Lesson 27—Conscience and Conduct
Scripture: 1 Peter 3:16-17
Lesson Goal: To understand the importance of having a good conscience in order to be an effective witness for Jesus Christ.
In today’s lesson, we see the thought from verse 15 continue in verse sixteen. Peter instructed believers in verse fifteen to be prepared to give an answer (defense) to anyone who asked the reason for the hope within them. They were to give an uncompromising defense, but they were to do it with meekness (humility) and fear (reverence). In addition to the manner of this defense, with meekness and fear, a third component is added: “having a good conscience.”
(Verse 16) “having a good conscience”—used as a participle “to have,” in the present tense, it means “to possess,” “to maintain.”
Conscience—a good or clear conscience. If the believer is to stand with meekness (humility) and fear (reverence) against threats and persecution, he must have a clear (good) conscience. To have a good conscience, the believer must be living a God-honoring, holy, pure, upright, and above-reproach life. The believer who is living a truly God-honoring life will have a clear conscience.
The blood of Christ cleanses the believer’s conscience. This cleansing is “from dead works to serve the living God.” The Bible gives many instructions for and examples of a good conscience. Before we look at some of the scriptural references, we must establish one important truth that will help us in our understanding of “conscience.” At the moment of salvation, God cleanses the believer’s conscience of the lifelong accumulation of guilt, shame, and contempt. What a wonderful blessing of salvation (see Hebrews 9:14).
The Bible teaches the importance of keeping a clear conscience. “Believers must guard the purity of their cleansed consciences, winning the battle for holiness on the inside by maintaining a pure heart (see Acts 23:1). Paul’s words to the council and to the high priest Ananias speak to his good conscience before God.
➢ What does it mean to have a good conscience before God?
Read 1 Timothy 1:5, 1 Timothy 1:18-19, and 1 Timothy 3:9. Notice in 3:9 a necessary qualification for deacons is that they hold “to the mystery of the faith with a pure conscience.”
➢ How can a believer maintain a good (clear, pure) conscience?
A clear conscience in the life of the believer is the result of purity and holiness through the power of the Holy Spirit and allows the believer to live in freedom from any burden of guilt or shame.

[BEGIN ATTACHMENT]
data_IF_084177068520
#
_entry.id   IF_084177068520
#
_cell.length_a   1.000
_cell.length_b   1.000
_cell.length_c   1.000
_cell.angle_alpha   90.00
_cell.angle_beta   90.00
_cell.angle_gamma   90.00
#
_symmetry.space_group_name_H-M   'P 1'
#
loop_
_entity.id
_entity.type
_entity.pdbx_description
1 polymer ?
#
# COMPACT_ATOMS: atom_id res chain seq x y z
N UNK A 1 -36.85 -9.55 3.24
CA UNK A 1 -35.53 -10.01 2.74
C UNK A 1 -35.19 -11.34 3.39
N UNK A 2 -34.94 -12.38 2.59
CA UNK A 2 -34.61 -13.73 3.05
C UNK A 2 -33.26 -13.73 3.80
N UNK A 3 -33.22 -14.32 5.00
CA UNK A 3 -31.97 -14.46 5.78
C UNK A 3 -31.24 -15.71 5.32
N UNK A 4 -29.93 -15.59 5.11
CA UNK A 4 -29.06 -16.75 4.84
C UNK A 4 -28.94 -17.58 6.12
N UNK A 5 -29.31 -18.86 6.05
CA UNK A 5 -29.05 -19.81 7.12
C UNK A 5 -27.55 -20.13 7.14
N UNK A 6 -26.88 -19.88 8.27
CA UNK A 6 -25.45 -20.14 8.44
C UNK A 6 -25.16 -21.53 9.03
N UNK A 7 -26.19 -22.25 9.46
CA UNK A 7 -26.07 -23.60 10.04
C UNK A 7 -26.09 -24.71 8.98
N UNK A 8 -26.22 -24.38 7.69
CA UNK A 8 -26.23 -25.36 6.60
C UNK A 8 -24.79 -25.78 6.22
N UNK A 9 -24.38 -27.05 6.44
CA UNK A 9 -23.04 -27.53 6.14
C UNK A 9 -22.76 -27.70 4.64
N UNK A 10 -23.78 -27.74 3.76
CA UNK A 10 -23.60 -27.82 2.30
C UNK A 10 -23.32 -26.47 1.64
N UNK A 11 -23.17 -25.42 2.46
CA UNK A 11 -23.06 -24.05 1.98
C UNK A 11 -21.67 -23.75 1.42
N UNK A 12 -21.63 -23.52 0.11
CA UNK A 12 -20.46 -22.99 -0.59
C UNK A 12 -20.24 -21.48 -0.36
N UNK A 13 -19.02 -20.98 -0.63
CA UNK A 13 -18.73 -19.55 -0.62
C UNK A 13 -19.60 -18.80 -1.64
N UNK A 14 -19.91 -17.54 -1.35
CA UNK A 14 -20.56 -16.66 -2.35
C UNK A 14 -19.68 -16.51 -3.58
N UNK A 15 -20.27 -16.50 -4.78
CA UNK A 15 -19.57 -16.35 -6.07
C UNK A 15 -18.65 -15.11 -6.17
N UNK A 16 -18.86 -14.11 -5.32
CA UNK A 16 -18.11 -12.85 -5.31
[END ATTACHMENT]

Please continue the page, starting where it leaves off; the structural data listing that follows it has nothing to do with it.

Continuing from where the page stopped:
“that when they defame you as evildoers”—It is hard to stand for Christ and be convincing in our testimony with an accusing conscience, but when the believer’s conscience is pure, he can stand against the false accusations and slanders with a testimony of a good conscience. There is no fear of guilty secrets and hidden sins. (See Acts 24:25.) Paul knew that neither the Jews nor the Romans had anything on him. He stood with a clear conscience. The fact that he could stand as a witness of Jesus Christ with a good conscience gave him the boldness and courage of a lion. Paul’s good conscience was a great blessing and asset to him as he faced trials and persecution because of his faith in Christ.
➢ Question of honesty—If today you stood to defend your faith in Christ, what does your own conscience say as a witness on your own behalf? Could you stand with boldness or is there un-confessed sin in your life?
“those who revile your good conduct in Christ may be ashamed”—The criticisms of Peter’s day are the same criticisms hurled at believers today. Unbelievers and persecutors criticized the good conduct of the believers. The word Peter uses for conduct means the kind of conduct (behavior) that is pleasing to God.
**Notice that this conduct is viewed distinctively and uniquely as Christian, because of the propositional phrase “in Christ.” Once again, we see the importance of our position in Christ. Paul wrote about it; in fact, “in Christ” appears seventy-three times in Paul’s writings.
Peter is emphasizing that Christians will be abused for their good conduct. Believers are to live such God-honoring lives that those who abuse their conduct will ultimately be ashamed (see Acts 7:58-60, Acts 22:19-20).
➢ How did Stephen’s death and conduct before his death affect Paul?
Notice in Acts 22:20 the words “Your martyr Stephen.”
(Verse 17) Peter instructs and encourages his readers in a simple but profound truth. As they stand for their faith in Christ, believers will receive threats, ridicule and persecution for their faith. The believer’s good conscience and good conduct (behavior) testify to the truth of their belief in Christ. Ultimately, unbelievers will be put to shame because of the witness and testimony of true believers in the face of false accusations and persecution.
**If we must suffer, let us suffer for doing good, not as a result of our disobedience to God.
I close today’s lesson with the words of Thomas Watson:
Afflictions work for good, as they make way for glory…not that they merit glory, but they prepare for it. As ploughing prepares the earth for a crop, so afflictions prepare and make us ready for glory. The painter lays his gold upon dark colours, so God first lays the dark colours of affliction, and then He lays the golden colour of glory. The vessel is first seasoned before wine is poured into it: the vessels of mercy are first seasoned with affliction, and then the wine of glory is poured in.
Questions for Life Focus
Explain how a believer’s good conscience can be a witness for Jesus Christ.
Can you remember a time in your life when you spoke evil of believers?
Has a believer’s good conduct (behavior) ever been used by God to bring conviction in your life?
How is it possible to have a good (clear) conscience before God and men?